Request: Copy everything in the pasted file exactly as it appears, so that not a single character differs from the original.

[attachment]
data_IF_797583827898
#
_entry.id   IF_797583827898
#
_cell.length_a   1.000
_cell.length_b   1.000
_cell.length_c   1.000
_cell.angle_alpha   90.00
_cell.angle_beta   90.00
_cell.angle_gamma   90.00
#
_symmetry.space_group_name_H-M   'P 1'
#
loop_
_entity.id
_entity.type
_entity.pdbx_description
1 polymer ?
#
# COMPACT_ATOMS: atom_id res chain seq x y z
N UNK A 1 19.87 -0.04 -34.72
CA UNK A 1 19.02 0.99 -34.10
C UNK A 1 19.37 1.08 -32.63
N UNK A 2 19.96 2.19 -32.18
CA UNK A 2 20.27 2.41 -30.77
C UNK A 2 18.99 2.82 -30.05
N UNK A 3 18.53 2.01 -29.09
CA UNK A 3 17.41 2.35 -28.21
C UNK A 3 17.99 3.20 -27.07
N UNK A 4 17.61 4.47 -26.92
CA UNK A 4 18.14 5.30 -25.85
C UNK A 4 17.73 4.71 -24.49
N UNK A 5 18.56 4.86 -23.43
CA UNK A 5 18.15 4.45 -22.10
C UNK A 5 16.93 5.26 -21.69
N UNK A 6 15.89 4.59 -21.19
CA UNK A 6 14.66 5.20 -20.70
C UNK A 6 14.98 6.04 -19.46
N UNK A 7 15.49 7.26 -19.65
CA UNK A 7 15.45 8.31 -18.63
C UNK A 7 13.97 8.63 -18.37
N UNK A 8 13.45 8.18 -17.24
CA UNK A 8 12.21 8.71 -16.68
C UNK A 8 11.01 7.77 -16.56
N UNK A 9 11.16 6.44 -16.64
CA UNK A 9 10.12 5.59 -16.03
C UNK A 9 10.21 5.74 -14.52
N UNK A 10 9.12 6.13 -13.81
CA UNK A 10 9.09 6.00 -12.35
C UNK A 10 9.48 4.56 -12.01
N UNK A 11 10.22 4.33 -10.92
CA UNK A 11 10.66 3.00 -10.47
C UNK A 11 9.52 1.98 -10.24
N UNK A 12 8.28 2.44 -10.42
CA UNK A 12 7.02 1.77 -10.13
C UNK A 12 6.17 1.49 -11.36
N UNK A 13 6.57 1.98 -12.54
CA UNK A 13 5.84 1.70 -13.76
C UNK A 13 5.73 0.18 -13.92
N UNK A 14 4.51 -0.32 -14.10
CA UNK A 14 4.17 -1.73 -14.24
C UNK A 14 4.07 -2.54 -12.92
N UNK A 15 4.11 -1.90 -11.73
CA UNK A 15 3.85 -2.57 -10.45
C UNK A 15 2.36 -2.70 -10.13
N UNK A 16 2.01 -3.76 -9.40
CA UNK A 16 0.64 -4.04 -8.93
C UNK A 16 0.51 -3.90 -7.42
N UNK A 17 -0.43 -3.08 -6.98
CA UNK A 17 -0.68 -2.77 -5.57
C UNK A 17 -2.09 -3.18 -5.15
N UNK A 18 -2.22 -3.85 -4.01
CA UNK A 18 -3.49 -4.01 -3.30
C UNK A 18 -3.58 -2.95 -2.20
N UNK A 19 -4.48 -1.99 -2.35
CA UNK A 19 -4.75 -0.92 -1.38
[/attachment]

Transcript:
data_IF_797583827898
#
_entry.id   IF_797583827898
#
_cell.length_a   1.000
_cell.length_b   1.000
_cell.length_c   1.000
_cell.angle_alpha   90.00
_cell.angle_beta   90.00
_cell.angle_gamma   90.00
#
_symmetry.space_group_name_H-M   'P 1'
#
loop_
_entity.id
_entity.type
_entity.pdbx_description
1 polymer ?
#
# COMPACT_ATOMS: atom_id res chain seq x y z
N UNK A 1 19.87 -0.04 -34.72
CA UNK A 1 19.02 0.99 -34.10
C UNK A 1 19.37 1.08 -32.63
N UNK A 2 19.96 2.19 -32.18
CA UNK A 2 20.27 2.41 -30.77
C UNK A 2 18.99 2.82 -30.05
N UNK A 3 18.53 2.01 -29.09
CA UNK A 3 17.41 2.35 -28.21
C UNK A 3 17.99 3.20 -27.07
N UNK A 4 17.61 4.47 -26.92
CA UNK A 4 18.14 5.30 -25.85
C UNK A 4 17.73 4.71 -24.49
N UNK A 5 18.56 4.86 -23.43
CA UNK A 5 18.15 4.45 -22.10
C UNK A 5 16.93 5.26 -21.69
N UNK A 6 15.89 4.59 -21.19
CA UNK A 6 14.66 5.20 -20.70
C UNK A 6 14.98 6.04 -19.46
N UNK A 7 15.49 7.26 -19.65
CA UNK A 7 15.45 8.31 -18.63
C UNK A 7 13.97 8.63 -18.37
N UNK A 8 13.45 8.18 -17.24
CA UNK A 8 12.21 8.71 -16.68
C UNK A 8 11.01 7.77 -16.56
N UNK A 9 11.16 6.44 -16.64
CA UNK A 9 10.12 5.59 -16.03
C UNK A 9 10.21 5.74 -14.52
N UNK A 10 9.12 6.13 -13.81
CA UNK A 10 9.09 6.00 -12.35
C UNK A 10 9.48 4.56 -12.01
N UNK A 11 10.22 4.33 -10.92
CA UNK A 11 10.66 3.00 -10.47
C UNK A 11 9.52 1.98 -10.24
N UNK A 12 8.28 2.44 -10.42
CA UNK A 12 7.02 1.77 -10.13
C UNK A 12 6.17 1.49 -11.36
N UNK A 13 6.57 1.98 -12.54
CA UNK A 13 5.84 1.70 -13.76
C UNK A 13 5.73 0.18 -13.92
N UNK A 14 4.51 -0.32 -14.10
CA UNK A 14 4.17 -1.73 -14.24
C UNK A 14 4.07 -2.54 -12.92
N UNK A 15 4.11 -1.90 -11.73
CA UNK A 15 3.85 -2.57 -10.45
C UNK A 15 2.36 -2.70 -10.13
N UNK A 16 2.01 -3.76 -9.40
CA UNK A 16 0.64 -4.04 -8.93
C UNK A 16 0.51 -3.90 -7.42
N UNK A 17 -0.43 -3.08 -6.98
CA UNK A 17 -0.68 -2.77 -5.57
C UNK A 17 -2.09 -3.18 -5.15
N UNK A 18 -2.22 -3.85 -4.01
CA UNK A 18 -3.49 -4.01 -3.30
C UNK A 18 -3.58 -2.95 -2.20
N UNK A 19 -4.48 -1.99 -2.35
CA UNK A 19 -4.75 -0.92 -1.38